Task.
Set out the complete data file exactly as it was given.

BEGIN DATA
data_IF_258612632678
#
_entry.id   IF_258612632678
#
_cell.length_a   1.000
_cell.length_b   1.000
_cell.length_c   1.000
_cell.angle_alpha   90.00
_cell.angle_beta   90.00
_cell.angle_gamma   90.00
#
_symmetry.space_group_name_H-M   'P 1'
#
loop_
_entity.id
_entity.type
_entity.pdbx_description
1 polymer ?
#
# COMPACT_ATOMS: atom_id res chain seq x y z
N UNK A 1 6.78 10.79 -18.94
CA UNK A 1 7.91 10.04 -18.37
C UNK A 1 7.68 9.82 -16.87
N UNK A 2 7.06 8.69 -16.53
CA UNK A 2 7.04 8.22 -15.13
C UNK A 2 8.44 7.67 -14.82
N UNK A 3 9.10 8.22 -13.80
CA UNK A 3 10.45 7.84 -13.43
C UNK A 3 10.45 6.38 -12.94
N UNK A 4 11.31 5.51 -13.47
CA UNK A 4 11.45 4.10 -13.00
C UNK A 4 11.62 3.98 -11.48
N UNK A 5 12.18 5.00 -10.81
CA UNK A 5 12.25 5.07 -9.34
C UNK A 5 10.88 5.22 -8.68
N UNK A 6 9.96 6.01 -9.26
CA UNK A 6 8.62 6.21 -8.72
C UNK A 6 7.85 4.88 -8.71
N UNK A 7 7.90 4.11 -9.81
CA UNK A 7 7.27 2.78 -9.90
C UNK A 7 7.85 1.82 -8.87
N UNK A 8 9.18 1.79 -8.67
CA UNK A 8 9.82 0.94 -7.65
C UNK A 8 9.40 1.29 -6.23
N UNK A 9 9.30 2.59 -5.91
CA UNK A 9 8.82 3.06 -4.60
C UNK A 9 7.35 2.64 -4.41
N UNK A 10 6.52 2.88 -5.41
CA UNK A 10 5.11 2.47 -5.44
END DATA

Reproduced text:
data_IF_258612632678
#
_entry.id   IF_258612632678
#
_cell.length_a   1.000
_cell.length_b   1.000
_cell.length_c   1.000
_cell.angle_alpha   90.00
_cell.angle_beta   90.00
_cell.angle_gamma   90.00
#
_symmetry.space_group_name_H-M   'P 1'
#
loop_
_entity.id
_entity.type
_entity.pdbx_description
1 polymer ?
#
# COMPACT_ATOMS: atom_id res chain seq x y z
N UNK A 1 6.78 10.79 -18.94
CA UNK A 1 7.91 10.04 -18.37
C UNK A 1 7.68 9.82 -16.87
N UNK A 2 7.06 8.69 -16.53
CA UNK A 2 7.04 8.22 -15.13
C UNK A 2 8.44 7.67 -14.82
N UNK A 3 9.10 8.22 -13.80
CA UNK A 3 10.45 7.84 -13.43
C UNK A 3 10.45 6.38 -12.94
N UNK A 4 11.31 5.51 -13.47
CA UNK A 4 11.45 4.10 -13.00
C UNK A 4 11.62 3.98 -11.48
N UNK A 5 12.18 5.00 -10.81
CA UNK A 5 12.25 5.07 -9.34
C UNK A 5 10.88 5.22 -8.68
N UNK A 6 9.96 6.01 -9.26
CA UNK A 6 8.62 6.21 -8.72
C UNK A 6 7.85 4.88 -8.71
N UNK A 7 7.90 4.11 -9.81
CA UNK A 7 7.27 2.78 -9.90
C UNK A 7 7.85 1.82 -8.87
N UNK A 8 9.18 1.79 -8.67
CA UNK A 8 9.82 0.94 -7.65
C UNK A 8 9.40 1.29 -6.23
N UNK A 9 9.30 2.59 -5.91
CA UNK A 9 8.82 3.06 -4.60
C UNK A 9 7.35 2.64 -4.41
N UNK A 10 6.52 2.88 -5.41
CA UNK A 10 5.11 2.47 -5.44